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UPDATE 2-ECB to ensure funding, loan expiry may hurt some-Noyer
June 29, 2010 / 9:49 AM / 7 years ago

UPDATE 2-ECB to ensure funding, loan expiry may hurt some-Noyer

* Noyer says ECB will ensure liquidity buffers in place

* Says some banks might suffer from 12-month loan payback

* Spain’s Salgado urges ECB to consider local banks

* Overall ECB lending close to record highs

(Adds Salgado quotes, changes dateline, adds by-lines)

By Crispian Balmer and Sonya Dowsett

PARIS/MADRID, June 29 (Reuters) - Some banks may suffer after returning 442 billion euros in emergency loans to the European Central Bank this week but the ECB will ensure the payback goes smoothly, Governing Council member Christian Noyer said on Tuesday.

The ECB’s first-ever one-year loans -- part of the emergency support it put in place at the height of the financial crisis -- expire on Thursday and are not set to be renewed, although the ECB has padded the date with extra borrowing opportunities.

Spanish Economy Minister Elena Salgado urged the ECB to be aware of the needs of Spanish banks -- struggling to borrow from others due to concerns over debt and public finances -- although she stressed Spain’s financial system was strong. [ID:nLDE65S0EU]

“The ECB and Eurosystem will do what is necessary to make sure the liquidity is there,” Noyer, who heads the Bank of France, told Europe 1 radio.

“This is an important expiry date ... there are some banks that are in a less good situation that might eventually suffer, but we will make sure that there are no problems and everything goes OK.”

The French central bank chief’s reassurance follows similar comments from Austria’s Ewald Nowotny on Friday as policymakers seek to calm fears that banks’ funding lifeline will be cut off.

To smooth the repayment, banks will have the chance to borrow unlimited funds over three months and six days at a flat rate of 1 percent, the same price as the 12-month loans.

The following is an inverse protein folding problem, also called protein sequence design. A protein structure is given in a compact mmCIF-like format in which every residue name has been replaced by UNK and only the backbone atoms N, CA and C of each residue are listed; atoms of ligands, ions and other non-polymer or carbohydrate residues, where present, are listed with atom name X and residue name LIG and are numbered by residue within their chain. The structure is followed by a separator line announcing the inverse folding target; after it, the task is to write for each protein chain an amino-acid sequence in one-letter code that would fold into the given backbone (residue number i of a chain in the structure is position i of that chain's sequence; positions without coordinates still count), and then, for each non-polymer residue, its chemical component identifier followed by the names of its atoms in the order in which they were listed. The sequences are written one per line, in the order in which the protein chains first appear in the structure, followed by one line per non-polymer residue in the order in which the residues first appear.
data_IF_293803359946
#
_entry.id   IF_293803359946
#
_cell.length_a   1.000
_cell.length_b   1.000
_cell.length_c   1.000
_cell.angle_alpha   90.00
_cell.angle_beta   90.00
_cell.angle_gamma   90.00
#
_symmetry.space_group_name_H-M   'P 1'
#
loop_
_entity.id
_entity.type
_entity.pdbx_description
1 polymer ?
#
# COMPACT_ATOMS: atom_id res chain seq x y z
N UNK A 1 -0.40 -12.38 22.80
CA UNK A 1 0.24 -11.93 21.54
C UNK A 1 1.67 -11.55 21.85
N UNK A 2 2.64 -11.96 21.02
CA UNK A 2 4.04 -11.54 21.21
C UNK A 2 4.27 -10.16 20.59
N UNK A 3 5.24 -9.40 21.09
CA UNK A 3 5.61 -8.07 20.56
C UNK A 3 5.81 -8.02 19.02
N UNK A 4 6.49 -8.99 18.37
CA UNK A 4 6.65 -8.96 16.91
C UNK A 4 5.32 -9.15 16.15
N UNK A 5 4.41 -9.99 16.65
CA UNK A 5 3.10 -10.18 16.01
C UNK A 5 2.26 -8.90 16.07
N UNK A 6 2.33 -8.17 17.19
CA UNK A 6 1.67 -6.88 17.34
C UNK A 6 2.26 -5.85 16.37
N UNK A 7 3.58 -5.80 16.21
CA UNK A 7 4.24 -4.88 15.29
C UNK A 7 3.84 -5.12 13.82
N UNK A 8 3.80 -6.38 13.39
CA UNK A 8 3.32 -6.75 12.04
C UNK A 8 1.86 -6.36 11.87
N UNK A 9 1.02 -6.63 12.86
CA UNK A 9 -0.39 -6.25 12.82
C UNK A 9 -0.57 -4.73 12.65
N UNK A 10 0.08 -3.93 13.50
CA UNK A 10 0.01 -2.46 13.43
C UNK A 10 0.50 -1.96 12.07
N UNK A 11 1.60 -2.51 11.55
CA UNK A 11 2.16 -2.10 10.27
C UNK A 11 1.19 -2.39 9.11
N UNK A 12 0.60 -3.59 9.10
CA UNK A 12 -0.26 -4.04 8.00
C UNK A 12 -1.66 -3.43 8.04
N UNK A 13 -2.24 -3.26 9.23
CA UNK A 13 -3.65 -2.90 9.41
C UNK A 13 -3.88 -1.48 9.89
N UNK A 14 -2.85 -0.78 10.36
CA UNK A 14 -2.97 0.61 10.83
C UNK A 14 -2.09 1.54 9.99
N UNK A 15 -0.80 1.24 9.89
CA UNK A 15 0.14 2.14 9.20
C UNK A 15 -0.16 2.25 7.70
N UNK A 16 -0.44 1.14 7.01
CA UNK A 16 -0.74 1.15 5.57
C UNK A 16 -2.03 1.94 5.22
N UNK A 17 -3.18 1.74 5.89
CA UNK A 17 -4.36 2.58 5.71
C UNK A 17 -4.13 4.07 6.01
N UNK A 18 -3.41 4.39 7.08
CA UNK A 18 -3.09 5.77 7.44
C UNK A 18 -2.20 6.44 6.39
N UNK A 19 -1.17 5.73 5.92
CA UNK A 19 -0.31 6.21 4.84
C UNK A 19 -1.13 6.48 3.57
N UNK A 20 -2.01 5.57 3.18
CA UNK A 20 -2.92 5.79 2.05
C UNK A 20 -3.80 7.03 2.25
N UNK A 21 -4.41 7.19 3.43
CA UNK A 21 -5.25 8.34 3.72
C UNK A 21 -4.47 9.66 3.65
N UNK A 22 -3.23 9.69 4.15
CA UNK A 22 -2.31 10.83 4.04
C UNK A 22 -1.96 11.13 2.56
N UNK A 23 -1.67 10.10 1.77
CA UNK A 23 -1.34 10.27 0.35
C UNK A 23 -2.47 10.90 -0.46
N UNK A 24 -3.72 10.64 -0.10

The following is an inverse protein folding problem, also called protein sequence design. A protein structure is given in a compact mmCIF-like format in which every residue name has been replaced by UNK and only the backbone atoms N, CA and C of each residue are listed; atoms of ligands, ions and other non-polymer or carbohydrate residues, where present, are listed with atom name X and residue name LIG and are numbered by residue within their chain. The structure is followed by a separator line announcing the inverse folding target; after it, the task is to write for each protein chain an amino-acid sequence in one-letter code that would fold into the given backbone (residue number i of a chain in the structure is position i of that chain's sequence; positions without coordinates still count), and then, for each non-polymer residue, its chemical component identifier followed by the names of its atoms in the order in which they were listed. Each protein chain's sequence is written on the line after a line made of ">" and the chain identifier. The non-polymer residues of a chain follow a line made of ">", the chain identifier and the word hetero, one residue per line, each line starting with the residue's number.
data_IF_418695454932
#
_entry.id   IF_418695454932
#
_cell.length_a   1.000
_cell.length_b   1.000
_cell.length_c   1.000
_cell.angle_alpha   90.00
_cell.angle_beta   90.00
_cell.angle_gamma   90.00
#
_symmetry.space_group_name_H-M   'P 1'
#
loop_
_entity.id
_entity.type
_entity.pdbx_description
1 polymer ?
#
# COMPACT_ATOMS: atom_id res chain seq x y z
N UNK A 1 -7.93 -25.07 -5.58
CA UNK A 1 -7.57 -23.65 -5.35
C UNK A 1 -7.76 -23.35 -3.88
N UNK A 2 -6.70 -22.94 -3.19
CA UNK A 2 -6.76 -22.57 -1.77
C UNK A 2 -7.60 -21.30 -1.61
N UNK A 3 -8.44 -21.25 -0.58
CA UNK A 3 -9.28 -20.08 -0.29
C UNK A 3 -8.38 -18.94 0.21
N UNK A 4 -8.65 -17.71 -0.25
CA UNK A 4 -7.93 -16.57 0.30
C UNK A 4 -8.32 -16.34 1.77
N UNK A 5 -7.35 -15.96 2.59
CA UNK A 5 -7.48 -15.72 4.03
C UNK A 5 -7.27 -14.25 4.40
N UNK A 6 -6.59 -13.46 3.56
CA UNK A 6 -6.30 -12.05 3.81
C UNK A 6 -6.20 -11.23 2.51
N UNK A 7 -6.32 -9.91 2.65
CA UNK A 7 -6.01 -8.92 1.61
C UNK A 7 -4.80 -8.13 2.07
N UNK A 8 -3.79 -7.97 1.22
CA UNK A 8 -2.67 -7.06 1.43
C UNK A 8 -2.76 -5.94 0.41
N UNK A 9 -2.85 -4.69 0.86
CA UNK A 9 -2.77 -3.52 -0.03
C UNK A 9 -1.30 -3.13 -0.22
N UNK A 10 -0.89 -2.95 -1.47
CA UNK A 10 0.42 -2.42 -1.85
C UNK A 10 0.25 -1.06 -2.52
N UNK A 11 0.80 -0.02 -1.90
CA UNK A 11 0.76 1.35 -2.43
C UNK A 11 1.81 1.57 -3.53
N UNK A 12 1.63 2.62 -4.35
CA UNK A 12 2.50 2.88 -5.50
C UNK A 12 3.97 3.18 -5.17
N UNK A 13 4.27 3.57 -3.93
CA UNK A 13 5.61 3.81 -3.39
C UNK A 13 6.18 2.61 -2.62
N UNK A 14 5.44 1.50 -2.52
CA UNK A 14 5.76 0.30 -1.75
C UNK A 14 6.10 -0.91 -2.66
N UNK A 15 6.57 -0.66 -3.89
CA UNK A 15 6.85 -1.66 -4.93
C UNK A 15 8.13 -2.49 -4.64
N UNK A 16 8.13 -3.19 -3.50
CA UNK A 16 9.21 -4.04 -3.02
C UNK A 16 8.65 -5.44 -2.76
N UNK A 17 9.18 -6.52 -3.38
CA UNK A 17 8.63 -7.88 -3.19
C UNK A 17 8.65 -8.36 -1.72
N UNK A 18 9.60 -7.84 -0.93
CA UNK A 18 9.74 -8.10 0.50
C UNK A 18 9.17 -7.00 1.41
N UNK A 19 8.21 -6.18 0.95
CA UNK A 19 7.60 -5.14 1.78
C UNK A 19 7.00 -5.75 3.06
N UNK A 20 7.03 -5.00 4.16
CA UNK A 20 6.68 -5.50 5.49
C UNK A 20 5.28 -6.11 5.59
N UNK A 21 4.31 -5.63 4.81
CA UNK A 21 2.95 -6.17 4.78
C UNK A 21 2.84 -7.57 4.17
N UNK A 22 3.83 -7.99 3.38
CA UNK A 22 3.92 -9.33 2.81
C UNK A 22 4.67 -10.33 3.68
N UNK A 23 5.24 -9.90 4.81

But some banks -- especially in euro zone periphery countries -- are already under pressure and increasingly reliant on the central bank for funds, and it is these lenders which could face stress as they switch from the security of 12-month loans to shorter-term maturities.

The Financial Times reported that Spanish banks were furious the 12-month scheme would not be rolled over and wanted the ECB to offer more longer-term loans.

Concerns about liquidity supply pushed the euro to a lifetime low against the Swiss franc and a 1-1/2-year trough versus sterling. EURCHF= EURGBP=D4


For graph of liquidity, please see:


Full coverage of euro zone debt woes: [ID:nTOPNOW2]



Although market rates have climbed to 9-1/2 month highs ahead of the operation, overall liquidity in euro zone money markets is close to record highs with the ECB reporting 879 billion in outstanding loans on Tuesday. ECBOMO=ECBF

Banks deposited more than a third of this, or 304 billion, back at the ECB overnight ECBDFU=ECBF, suggesting in general that they will not miss the 442 billion to be repaid on Thursday. An extra six-month operation held last month attracted relatively low demand of 36 billion.

Calculations based on ECB data show the excess liquidity in the system is close to record highs at 318 billion and, based on Tuesday’s assessment of banks’ liquidity needs, banks would need to borrow 124 billion in the three-month operation to keep the buffer at current levels.

Money market traders polled by Reuters expected banks to borrow 210 billion, which could actually increase the amount of excess in the system. [ID:nLDE65R1NZ]

Noyer said French banks should not face problems repaying the loans, and said there was no need to panic.

“It is true that this is a big maturity which has caused some disturbances. It partly explains the tensions we have seen generally in the European banking system,” said Noyer.

“You shouldn’t exaggerate things or be excessively worried.”

Worries about bank exposure to shaky sovereign debt is making it difficult for banks in countries including Greece, Spain and Portugal to borrow funds on market, leaving them increasingly dependent on the ECB. [ID:nLDE65M1TF] (Writing by Krista Hughes; editing by Patrick Graham)

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